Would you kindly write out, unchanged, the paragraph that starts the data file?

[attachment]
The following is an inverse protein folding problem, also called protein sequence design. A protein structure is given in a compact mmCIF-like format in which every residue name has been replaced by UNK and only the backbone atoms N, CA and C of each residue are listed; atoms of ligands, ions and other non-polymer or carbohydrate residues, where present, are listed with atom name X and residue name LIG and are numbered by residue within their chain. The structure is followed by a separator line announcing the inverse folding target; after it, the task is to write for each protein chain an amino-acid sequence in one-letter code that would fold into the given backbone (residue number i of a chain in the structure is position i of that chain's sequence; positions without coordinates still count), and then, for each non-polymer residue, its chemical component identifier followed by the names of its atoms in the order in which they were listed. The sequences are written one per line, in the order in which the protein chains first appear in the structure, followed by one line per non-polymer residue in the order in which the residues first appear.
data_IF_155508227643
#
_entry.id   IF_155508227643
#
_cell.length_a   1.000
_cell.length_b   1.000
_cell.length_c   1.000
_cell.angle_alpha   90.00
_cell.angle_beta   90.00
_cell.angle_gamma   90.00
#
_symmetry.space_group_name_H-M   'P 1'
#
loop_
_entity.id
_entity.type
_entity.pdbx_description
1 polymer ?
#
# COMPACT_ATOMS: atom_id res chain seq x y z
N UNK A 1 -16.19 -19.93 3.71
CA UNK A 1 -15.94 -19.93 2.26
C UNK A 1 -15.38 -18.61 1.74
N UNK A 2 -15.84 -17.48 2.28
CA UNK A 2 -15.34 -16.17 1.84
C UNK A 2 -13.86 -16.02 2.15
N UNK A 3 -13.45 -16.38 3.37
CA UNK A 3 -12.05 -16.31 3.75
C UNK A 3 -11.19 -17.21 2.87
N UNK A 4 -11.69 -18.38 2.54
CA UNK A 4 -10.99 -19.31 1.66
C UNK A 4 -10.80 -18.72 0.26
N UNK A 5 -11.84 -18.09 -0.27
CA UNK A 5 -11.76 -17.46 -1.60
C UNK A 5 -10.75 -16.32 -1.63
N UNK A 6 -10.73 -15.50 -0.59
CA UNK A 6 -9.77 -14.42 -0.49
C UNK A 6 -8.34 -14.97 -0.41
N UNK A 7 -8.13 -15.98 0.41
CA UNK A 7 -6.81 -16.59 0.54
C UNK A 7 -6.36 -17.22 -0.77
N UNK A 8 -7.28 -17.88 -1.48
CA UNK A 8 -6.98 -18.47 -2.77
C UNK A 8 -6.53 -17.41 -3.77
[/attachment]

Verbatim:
The following is an inverse protein folding problem, also called protein sequence design. A protein structure is given in a compact mmCIF-like format in which every residue name has been replaced by UNK and only the backbone atoms N, CA and C of each residue are listed; atoms of ligands, ions and other non-polymer or carbohydrate residues, where present, are listed with atom name X and residue name LIG and are numbered by residue within their chain. The structure is followed by a separator line announcing the inverse folding target; after it, the task is to write for each protein chain an amino-acid sequence in one-letter code that would fold into the given backbone (residue number i of a chain in the structure is position i of that chain's sequence; positions without coordinates still count), and then, for each non-polymer residue, its chemical component identifier followed by the names of its atoms in the order in which they were listed. The sequences are written one per line, in the order in which the protein chains first appear in the structure, followed by one line per non-polymer residue in the order in which the residues first appear.